Being of French heritage, I knew of the Dreyfus Affair. But the author brings alive many parts of the Affair that were new to me. "Alive" is a key feature of Robert Harris' compelling style as he creates dialogues between key characters in this messy affair. This tale of incredible judicial corruption and personal malevolence in the highest ranks of the French Military and the Government, and the grievous harm these officials brought upon innocent people, is a lesson to be aware of today when there is still much duplicity and incompetence in the application of "justice" to ordinary citizens. The book is an exciting dramatization of the years-long struggle between crime and honor in high places.


    What other book might you compare An Officer and a Spy to and why?

    I don't know offhand.


    Have you listened to any of David Rintoul’s other performances before? How does this one compare?

    I have not listened to Rintoul before. I thought he was an excellent narrator, creating individual personalities for the various characters involved in the Dreyfus plot.


    Who was the most memorable character of An Officer and a Spy and why?

    Certainly Lt. Colonel Piquart.


    Any additional comments?

    Though the Dreyfus Affair took place between 1896 and 1906, the lessons to be learned from it are entirely relevant to the relationship between governments and citizens in 2014. Read this book for the pleasure of a gripping tale of suspense but also to arm yourself with a healthy dose of skepticism as you listen to today's protestations from officials trying to extricate themselves from a web of lies.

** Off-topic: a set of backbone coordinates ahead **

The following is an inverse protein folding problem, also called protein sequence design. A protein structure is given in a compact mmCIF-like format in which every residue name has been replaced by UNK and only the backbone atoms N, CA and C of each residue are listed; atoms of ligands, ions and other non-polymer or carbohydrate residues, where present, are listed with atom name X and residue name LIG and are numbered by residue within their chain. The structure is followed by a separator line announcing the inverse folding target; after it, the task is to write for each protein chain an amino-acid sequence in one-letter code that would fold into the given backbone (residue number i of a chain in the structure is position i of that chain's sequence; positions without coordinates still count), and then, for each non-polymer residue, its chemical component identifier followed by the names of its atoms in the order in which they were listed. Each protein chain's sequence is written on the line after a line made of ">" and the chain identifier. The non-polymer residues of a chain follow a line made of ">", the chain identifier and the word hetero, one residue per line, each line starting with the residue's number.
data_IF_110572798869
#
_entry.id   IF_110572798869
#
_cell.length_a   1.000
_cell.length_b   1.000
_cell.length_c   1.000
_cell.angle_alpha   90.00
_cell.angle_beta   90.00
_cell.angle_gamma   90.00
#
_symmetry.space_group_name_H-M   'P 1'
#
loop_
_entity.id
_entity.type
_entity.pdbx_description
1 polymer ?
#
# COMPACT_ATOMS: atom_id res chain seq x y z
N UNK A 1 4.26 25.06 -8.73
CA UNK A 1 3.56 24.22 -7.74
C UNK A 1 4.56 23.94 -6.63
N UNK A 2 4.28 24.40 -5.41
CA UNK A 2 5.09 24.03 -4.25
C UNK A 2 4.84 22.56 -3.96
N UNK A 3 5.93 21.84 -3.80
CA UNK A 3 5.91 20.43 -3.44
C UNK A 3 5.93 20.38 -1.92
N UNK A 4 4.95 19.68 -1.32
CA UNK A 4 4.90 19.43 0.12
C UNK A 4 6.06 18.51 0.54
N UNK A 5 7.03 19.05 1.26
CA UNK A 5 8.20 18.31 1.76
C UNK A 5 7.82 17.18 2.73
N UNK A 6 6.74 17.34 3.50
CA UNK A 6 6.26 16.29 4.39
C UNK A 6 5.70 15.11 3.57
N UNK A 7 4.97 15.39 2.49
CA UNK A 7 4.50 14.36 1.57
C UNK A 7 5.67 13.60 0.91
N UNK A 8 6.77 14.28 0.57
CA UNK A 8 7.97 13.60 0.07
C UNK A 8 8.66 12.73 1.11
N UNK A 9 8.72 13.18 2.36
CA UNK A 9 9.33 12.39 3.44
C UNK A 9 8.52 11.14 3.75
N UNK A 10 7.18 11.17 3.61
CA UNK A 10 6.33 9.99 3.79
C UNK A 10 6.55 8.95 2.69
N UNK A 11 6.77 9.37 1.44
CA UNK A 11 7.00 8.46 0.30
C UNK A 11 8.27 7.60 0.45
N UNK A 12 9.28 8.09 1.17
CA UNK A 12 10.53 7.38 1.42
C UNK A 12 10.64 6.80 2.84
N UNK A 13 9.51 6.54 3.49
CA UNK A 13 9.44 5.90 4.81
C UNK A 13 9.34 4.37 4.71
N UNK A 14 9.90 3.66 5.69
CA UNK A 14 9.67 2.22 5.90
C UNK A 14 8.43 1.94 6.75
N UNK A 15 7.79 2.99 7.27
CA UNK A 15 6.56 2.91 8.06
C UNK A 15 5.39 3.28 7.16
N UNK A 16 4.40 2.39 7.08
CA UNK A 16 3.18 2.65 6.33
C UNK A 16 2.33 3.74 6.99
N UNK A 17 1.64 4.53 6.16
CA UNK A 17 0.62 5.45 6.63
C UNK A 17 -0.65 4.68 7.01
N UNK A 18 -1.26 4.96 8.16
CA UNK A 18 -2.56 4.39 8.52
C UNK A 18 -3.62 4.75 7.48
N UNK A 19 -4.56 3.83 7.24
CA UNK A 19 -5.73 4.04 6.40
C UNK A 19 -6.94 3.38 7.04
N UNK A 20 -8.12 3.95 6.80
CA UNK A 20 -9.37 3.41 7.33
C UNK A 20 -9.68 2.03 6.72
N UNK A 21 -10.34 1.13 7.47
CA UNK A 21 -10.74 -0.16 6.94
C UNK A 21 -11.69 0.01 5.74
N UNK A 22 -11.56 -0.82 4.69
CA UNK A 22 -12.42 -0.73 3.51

8 of 8 people found this review helpful
  •  
    Adrian Homestead, FL, United States 02-08-14
    Adrian Homestead, FL, United States 02-08-14 Member Since 2013
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    "History Alive!"
    What did you love best about An Officer and a Spy?

    The story was gripping. Even though I knew the outcome Harris did a great job of building and sustaining that tension throughout. During the courtroom scenes, I found myself getting upset at what was going on.

    Rintoul's narration is top-notch. Next to Will Patton's narration of "Tree of Life," this is my favorite audiobook.


    5 of 5 people found this review helpful
  •  
    Joshua Spring Mills, PA, United States 03-05-14
    Joshua Spring Mills, PA, United States 03-05-14 Member Since 2010
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    "One terrific spy story!"

    I really like spy novels which take place in well researched historical settings. (I'm a little lazy about reading straight history). Authors like Alan Furst, David Downing, Bernard Cornwell, or Phillip Kerr. If you like any of these authors, I believe you'll be very satisfied with this book.

    This novel is one of the best I've ever read, and it's true! Before I was a quarter of the way through I was looking up the Dreyfus Affair, putting faces to the names in the book. Harris's research appears to be in depth and accurate. He freely admits to using the tools of the novelist to flesh out the characters, but he doesn't play around with facts. Very Cool! His characters are alive and engrossing and he makes a confusing, complicated plot lucid. A story about a hero. A true hero. Well worth reading.

    4 of 4 people found this review helpful
  •  
    Margaret Kamloops, British Columbia, Canada 03-25-14
    Margaret Kamloops, British Columbia, Canada 03-25-14 Member Since 2011
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    "Absolutely Excellent!"

    A well writen, and excellently narrated historical book! One of the best I have read and a good example of how we never learn from or change the patterns and powers of politicians or the press.

    2 of 2 people found this review helpful
  •  
    lrjanzen 03-10-14
    lrjanzen 03-10-14 Member Since 2013
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    "Very Good for first 2/3. Ok for the last"
    Would you recommend this audiobook to a friend? If so, why?